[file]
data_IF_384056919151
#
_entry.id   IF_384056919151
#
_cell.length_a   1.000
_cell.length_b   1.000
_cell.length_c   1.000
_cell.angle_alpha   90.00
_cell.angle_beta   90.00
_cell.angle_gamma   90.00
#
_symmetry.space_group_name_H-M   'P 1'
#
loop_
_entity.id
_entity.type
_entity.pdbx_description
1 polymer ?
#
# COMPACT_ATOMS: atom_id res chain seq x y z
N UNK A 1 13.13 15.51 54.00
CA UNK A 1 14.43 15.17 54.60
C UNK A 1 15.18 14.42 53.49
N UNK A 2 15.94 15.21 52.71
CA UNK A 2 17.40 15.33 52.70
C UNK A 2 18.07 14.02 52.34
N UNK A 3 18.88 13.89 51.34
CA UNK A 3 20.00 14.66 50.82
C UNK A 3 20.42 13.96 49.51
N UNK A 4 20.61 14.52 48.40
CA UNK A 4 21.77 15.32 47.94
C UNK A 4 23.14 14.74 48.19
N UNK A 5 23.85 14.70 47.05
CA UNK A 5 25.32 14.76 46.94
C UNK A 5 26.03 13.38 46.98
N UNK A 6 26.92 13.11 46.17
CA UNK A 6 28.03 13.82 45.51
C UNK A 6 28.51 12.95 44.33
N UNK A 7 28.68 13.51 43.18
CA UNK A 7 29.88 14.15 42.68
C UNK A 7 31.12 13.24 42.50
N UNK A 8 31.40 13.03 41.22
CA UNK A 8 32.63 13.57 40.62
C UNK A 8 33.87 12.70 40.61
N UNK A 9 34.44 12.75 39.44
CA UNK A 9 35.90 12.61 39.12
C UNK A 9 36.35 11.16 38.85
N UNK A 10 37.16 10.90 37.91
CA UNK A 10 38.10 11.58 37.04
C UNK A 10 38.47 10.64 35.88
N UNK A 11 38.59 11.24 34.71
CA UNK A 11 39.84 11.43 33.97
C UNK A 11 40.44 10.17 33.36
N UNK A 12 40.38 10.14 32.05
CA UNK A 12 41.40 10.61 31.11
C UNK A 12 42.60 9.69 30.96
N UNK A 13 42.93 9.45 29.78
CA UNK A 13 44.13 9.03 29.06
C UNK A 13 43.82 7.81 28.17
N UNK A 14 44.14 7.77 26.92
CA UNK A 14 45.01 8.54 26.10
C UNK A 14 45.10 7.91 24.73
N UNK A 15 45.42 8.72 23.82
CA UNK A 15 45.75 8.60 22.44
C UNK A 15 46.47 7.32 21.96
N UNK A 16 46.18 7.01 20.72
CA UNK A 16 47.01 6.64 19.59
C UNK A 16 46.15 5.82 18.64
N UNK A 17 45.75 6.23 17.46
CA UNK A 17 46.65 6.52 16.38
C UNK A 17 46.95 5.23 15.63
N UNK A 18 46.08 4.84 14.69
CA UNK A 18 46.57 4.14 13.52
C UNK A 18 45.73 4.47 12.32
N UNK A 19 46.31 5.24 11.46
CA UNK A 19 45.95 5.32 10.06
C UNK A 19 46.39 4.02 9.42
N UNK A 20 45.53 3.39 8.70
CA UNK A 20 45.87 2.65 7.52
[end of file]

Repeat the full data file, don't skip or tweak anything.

data_IF_384056919151
#
_entry.id   IF_384056919151
#
_cell.length_a   1.000
_cell.length_b   1.000
_cell.length_c   1.000
_cell.angle_alpha   90.00
_cell.angle_beta   90.00
_cell.angle_gamma   90.00
#
_symmetry.space_group_name_H-M   'P 1'
#
loop_
_entity.id
_entity.type
_entity.pdbx_description
1 polymer ?
#
# COMPACT_ATOMS: atom_id res chain seq x y z
N UNK A 1 13.13 15.51 54.00
CA UNK A 1 14.43 15.17 54.60
C UNK A 1 15.18 14.42 53.49
N UNK A 2 15.94 15.21 52.71
CA UNK A 2 17.40 15.33 52.70
C UNK A 2 18.07 14.02 52.34
N UNK A 3 18.88 13.89 51.34
CA UNK A 3 20.00 14.66 50.82
C UNK A 3 20.42 13.96 49.51
N UNK A 4 20.61 14.52 48.40
CA UNK A 4 21.77 15.32 47.94
C UNK A 4 23.14 14.74 48.19
N UNK A 5 23.85 14.70 47.05
CA UNK A 5 25.32 14.76 46.94
C UNK A 5 26.03 13.38 46.98
N UNK A 6 26.92 13.11 46.17
CA UNK A 6 28.03 13.82 45.51
C UNK A 6 28.51 12.95 44.33
N UNK A 7 28.68 13.51 43.18
CA UNK A 7 29.88 14.15 42.68
C UNK A 7 31.12 13.24 42.50
N UNK A 8 31.40 13.03 41.22
CA UNK A 8 32.63 13.57 40.62
C UNK A 8 33.87 12.70 40.61
N UNK A 9 34.44 12.75 39.44
CA UNK A 9 35.90 12.61 39.12
C UNK A 9 36.35 11.16 38.85
N UNK A 10 37.16 10.90 37.91
CA UNK A 10 38.10 11.58 37.04
C UNK A 10 38.47 10.64 35.88
N UNK A 11 38.59 11.24 34.71
CA UNK A 11 39.84 11.43 33.97
C UNK A 11 40.44 10.17 33.36
N UNK A 12 40.38 10.14 32.05
CA UNK A 12 41.40 10.61 31.11
C UNK A 12 42.60 9.69 30.96
N UNK A 13 42.93 9.45 29.78
CA UNK A 13 44.13 9.03 29.06
C UNK A 13 43.82 7.81 28.17
N UNK A 14 44.14 7.77 26.92
CA UNK A 14 45.01 8.54 26.10
C UNK A 14 45.10 7.91 24.73
N UNK A 15 45.42 8.72 23.82
CA UNK A 15 45.75 8.60 22.44
C UNK A 15 46.47 7.32 21.96
N UNK A 16 46.18 7.01 20.72
CA UNK A 16 47.01 6.64 19.59
C UNK A 16 46.15 5.82 18.64
N UNK A 17 45.75 6.23 17.46
CA UNK A 17 46.65 6.52 16.38
C UNK A 17 46.95 5.23 15.63
N UNK A 18 46.08 4.84 14.69
CA UNK A 18 46.57 4.14 13.52
C UNK A 18 45.73 4.47 12.32
N UNK A 19 46.31 5.24 11.46
CA UNK A 19 45.95 5.32 10.06
C UNK A 19 46.39 4.02 9.42
N UNK A 20 45.53 3.39 8.70
CA UNK A 20 45.87 2.65 7.52